With 2012 being regarded as a fearful astronomical year, people have turned to NASA for answers. NASA has featured a series of articles called - 'Beyond 2012: Why the World Won't End', '2012 – A Scientific Reality Check', and '2012: Killer Solar Flares Are a Physical Impossibility' debunking myths that the world is about to end anytime soon. “The world will not end in 2012. Our planet has been getting along just fine for more than 4 billion years, and credible scientists worldwide know of no threat associated with 2012”, says NASA. “There is no credible evidence for any of the assertions made in support of unusual events taking place in December 2012”. NASA has also refuted the existence of any planet called Nibiru and the existence of any planet on collision course with Earth.
Doomsday theorists have been pointing to the growing number of natural disasters over the past decade to support their beliefs. Starting from the Hurricane Katrina of 2005 to the Hurricane Sandy of 2012, the major storms of the world have been increasing in there severity and vehemence. The 2011 Great East Japan Earthquake and the 2011 Christchurch earthquake have been among the worst earthquakes. As of November 17, 2012, over 1450 earthquakes (intensity over 5) have been recorded this year.
According to some Doomsday believers, the number of active underwater volcanoes has been increasing over the past few decades. The harmonic tremors of volcanic eruptions are also rising. This school believes that a 74,000 year cycle of devastating volcanic eruptions has begun in 2012. This could also point to the existence of a super volcano, possibly around the epicenter of the December 2004 Tsunami.
Global warming has been on a rise. Doomsday proponents believe that the growing heat and cold waves in different parts of the world point to the beginning of the end. It is believed that the US is likely to face a series of five natural disasters in 2012. Hurricane Sandy is one considered of these. Other anticipated catastrophes include a mudslide in Washington, a tsunami in the Atlantic coast, and a major earthquake along the Mississippi Valley. In the past 2 months the world has seen a quick succession of natural disasters including Hurricane Sandy, Hurricane Nilam, devastating earthquakes in Guatemala and Myanmar. People are growing increasingly concerned about the possibility that this may point to the end of the world.
Preparing For Apocalypse
In early 2012, news reports from the US reported that over 3 million people in the country were preparing for the end of the world. National Geographic Channel ran a series called ‘Doomsday Preppers’ featuring the preparations of some of these people. Websites such as survivalblog.com and december212012.com have been reporting an increasing number of visitors each year. 46-year-old Robert Bast of Melbourne, Australia, has spent over $350,000 in trying to survive the end of the world. In Brazil, the Mayor of the City of São Francisco de Paula, Décio Colla, Rio Grande do Sul, is leading the city in its preparation for the end by building up a stock of food and other supplies. In the city of Corguinho, a special colony is being built for survivors of the apocalypse.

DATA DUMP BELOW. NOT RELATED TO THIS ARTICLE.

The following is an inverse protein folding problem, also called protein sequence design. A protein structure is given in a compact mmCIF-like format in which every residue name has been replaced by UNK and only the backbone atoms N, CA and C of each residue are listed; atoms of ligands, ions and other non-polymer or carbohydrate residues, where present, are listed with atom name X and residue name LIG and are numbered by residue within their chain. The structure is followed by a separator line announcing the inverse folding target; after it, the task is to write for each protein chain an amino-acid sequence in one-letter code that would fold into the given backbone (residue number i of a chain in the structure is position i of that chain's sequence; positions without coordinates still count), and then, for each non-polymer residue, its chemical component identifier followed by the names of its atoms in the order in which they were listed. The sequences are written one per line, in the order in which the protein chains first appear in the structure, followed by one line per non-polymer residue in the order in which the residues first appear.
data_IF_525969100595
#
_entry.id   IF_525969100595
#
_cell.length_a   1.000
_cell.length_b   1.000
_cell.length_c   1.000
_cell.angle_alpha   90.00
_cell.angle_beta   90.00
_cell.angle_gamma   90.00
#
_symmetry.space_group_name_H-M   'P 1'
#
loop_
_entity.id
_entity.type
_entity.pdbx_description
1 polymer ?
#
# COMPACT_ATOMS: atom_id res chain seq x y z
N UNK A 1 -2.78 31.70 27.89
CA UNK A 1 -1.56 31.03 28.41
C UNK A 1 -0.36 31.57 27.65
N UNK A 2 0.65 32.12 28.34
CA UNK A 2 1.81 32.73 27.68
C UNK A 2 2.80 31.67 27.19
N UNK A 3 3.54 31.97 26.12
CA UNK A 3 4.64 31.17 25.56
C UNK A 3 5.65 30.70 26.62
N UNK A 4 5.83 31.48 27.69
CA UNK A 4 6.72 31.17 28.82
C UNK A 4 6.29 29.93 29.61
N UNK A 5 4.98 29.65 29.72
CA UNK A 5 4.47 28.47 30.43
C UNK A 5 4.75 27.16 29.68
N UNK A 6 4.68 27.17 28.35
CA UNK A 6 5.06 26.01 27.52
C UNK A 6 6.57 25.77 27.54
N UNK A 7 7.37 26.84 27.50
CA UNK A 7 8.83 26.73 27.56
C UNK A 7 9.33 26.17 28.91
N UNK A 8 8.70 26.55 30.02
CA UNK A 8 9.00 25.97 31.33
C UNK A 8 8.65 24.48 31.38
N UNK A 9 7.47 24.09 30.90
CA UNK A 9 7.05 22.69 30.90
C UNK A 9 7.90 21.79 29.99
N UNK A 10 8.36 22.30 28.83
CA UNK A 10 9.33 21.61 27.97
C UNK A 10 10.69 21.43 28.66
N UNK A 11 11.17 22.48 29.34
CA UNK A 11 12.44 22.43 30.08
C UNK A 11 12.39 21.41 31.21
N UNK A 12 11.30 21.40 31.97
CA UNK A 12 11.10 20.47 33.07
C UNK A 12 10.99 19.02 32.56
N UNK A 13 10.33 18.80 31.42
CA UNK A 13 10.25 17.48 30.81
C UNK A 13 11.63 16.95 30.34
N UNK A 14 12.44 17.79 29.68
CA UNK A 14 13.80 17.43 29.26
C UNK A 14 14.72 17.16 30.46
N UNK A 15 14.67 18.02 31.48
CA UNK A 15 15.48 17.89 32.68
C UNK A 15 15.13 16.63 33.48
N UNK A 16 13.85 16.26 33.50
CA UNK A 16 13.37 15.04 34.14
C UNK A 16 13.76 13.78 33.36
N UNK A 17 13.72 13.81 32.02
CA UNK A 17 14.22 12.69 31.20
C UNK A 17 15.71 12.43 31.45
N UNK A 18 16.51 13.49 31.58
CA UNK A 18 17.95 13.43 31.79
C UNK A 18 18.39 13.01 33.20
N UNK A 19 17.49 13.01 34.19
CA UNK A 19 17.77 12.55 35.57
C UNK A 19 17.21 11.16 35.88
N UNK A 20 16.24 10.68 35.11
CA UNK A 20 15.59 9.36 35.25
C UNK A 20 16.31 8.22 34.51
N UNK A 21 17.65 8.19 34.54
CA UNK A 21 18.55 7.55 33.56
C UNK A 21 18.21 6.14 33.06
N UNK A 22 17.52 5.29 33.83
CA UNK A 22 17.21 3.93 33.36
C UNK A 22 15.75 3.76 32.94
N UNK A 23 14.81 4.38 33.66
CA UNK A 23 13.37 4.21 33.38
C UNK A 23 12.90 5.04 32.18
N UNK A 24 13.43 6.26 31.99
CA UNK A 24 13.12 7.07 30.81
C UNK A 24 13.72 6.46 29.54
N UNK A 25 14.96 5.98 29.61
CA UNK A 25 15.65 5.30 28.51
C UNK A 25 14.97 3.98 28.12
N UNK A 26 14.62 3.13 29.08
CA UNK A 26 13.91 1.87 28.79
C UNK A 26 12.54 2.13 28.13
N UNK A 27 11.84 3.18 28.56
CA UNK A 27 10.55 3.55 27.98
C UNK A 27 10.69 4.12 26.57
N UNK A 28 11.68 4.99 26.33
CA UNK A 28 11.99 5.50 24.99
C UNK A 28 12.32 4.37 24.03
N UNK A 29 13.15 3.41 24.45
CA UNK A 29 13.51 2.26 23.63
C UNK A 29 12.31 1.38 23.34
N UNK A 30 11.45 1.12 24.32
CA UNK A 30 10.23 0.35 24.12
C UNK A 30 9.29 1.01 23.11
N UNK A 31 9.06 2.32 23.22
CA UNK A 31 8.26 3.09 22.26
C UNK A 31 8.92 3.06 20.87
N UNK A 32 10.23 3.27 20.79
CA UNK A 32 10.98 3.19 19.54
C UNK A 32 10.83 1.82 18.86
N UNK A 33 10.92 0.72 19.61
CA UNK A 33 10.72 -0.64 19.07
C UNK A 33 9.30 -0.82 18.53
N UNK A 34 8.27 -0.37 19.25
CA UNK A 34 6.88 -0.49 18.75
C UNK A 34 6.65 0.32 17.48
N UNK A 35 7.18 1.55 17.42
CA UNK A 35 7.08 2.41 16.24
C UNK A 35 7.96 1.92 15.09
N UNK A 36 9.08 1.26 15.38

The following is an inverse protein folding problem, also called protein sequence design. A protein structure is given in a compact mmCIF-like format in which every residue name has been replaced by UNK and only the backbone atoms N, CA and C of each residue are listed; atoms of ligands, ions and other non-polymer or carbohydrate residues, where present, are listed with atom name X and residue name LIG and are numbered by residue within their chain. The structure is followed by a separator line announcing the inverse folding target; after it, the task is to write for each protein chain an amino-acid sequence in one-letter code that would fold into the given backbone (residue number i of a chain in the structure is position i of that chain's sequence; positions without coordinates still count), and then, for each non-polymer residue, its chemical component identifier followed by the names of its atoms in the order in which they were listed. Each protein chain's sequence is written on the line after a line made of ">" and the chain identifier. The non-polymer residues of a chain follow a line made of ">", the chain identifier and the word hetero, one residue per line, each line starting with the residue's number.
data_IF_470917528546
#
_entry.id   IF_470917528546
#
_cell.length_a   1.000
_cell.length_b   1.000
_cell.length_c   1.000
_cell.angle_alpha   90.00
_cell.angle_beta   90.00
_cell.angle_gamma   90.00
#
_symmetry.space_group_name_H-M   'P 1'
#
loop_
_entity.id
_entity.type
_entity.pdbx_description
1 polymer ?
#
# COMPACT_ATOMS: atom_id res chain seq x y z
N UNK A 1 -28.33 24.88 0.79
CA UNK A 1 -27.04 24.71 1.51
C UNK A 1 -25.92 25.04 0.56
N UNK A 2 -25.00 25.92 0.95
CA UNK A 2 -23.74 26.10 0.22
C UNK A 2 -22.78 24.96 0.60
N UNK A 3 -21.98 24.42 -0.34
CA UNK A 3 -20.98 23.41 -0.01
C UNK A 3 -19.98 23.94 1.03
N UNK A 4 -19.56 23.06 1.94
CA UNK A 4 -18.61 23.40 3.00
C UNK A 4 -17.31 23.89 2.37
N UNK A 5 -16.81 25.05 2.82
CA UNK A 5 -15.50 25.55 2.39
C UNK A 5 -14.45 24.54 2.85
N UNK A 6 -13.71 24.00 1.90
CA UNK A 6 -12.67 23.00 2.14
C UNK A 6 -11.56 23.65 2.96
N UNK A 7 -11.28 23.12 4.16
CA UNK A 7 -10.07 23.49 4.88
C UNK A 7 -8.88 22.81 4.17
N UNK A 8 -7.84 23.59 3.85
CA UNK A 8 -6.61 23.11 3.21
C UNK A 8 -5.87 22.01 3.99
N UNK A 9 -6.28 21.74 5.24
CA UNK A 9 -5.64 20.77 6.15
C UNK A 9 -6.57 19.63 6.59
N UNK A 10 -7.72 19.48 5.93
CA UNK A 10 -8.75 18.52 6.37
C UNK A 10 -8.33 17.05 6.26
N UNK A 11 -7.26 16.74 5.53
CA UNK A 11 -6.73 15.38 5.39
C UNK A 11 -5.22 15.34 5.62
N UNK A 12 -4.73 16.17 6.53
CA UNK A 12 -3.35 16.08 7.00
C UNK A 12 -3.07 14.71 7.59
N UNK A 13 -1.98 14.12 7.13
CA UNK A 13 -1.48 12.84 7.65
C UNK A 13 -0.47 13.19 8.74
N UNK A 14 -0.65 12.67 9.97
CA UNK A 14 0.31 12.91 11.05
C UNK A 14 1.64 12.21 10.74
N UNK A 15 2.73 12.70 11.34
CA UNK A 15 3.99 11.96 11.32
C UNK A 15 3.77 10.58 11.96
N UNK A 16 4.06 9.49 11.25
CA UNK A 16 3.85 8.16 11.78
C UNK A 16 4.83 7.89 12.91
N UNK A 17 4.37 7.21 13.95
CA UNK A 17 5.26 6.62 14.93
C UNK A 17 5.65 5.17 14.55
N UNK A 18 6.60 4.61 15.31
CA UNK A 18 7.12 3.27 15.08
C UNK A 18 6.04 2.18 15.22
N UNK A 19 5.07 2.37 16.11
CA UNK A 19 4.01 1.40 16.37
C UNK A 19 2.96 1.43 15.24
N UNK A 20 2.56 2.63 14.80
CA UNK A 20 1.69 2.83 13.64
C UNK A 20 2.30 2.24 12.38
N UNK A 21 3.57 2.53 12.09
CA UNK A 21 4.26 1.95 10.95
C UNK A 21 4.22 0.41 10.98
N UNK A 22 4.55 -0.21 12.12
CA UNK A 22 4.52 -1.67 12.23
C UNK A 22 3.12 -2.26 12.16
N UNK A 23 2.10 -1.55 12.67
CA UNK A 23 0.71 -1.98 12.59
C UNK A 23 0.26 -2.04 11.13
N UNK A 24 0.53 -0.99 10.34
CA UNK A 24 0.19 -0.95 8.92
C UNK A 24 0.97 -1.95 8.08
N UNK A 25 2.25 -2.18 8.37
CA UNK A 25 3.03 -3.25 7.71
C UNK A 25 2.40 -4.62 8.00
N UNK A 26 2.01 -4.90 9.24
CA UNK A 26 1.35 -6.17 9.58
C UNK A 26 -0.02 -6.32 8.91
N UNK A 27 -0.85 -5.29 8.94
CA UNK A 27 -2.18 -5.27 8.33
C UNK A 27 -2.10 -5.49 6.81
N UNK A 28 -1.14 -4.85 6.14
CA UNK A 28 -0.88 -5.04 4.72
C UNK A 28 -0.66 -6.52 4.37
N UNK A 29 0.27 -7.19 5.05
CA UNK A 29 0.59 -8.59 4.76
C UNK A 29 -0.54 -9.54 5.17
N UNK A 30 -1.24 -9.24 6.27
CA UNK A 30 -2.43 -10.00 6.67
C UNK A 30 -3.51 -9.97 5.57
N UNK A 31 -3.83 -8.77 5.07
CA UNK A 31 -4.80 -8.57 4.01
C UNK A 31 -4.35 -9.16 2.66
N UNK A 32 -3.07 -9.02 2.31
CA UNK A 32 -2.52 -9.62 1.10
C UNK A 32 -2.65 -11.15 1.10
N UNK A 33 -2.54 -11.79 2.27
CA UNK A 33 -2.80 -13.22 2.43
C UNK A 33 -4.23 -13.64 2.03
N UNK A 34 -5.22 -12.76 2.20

According to some news reports, real estate agents are making a huge profit by turning old war bunkers in the Mojave Desert into luxury living quarters. Indiana is another state where the sales of Doomsday bunkers are at a high. James Rawles, a leading prepper in the US said “Should the worst happen, it's become apparent that the Government can't provide for everybody. And now that realization is becoming more widespread”. The preppers across the world are stocking up on food, often enough to last them half a century, ammunition, water, and all essential supplies. They are also taking survival skills lessons.
In Books, Movies, and Culture
What has now come to be known as the 2012 phenomenon has inspired a number of books and movies in recent times. Graham Hancock’s book Fingerprints of the Gods deals with his interpretations of the Mayan prophecy. The popular 2009 Dan Brown novel, the Lost Symbol alluded to the date December 21, 2012 by featuring a coded number – 24562825. This was deciphered by the Washington Post.
The 2009 film, ‘2012’ was inspired by the apocalypse rage. The film became one of the most successful the year it released and collected gross earnings of about $770 million worldwide. The film’s campaign involved a large number of people from a fictional “Institute for Human Continuity” asking people to prepare for the apocalypse. The promotions were heavily criticized for causing panic.
The 2011 film, Melancholia follows the theme. In this movie by Lars von Trier and Magnolia Pictures, a new planet is depicted as heading on a collision course with Earth. The Road is another such movie. The History Channel has aired series examining the of doomsday theories. These include Decoding the Past (2005–2007), 2012, End of Days (2006), Last Days on Earth (2006), Seven Signs of the Apocalypse (2007), and Nostradamus 2012 (2008).
A number of pop music hits have also been based on the theme. The 1997 Incubus hit "A Certain Shade of Green" by Incubus, the 2010 Jay Sean Hit "2012 (It Ain't the End)”, and the 2011 Britney Spears hit "Till the World Ends" (2011) were all inspired by this phenomenon. A number of advertisements for popular brands have alluded to the phenomenon, more commonly in humor than to create panic.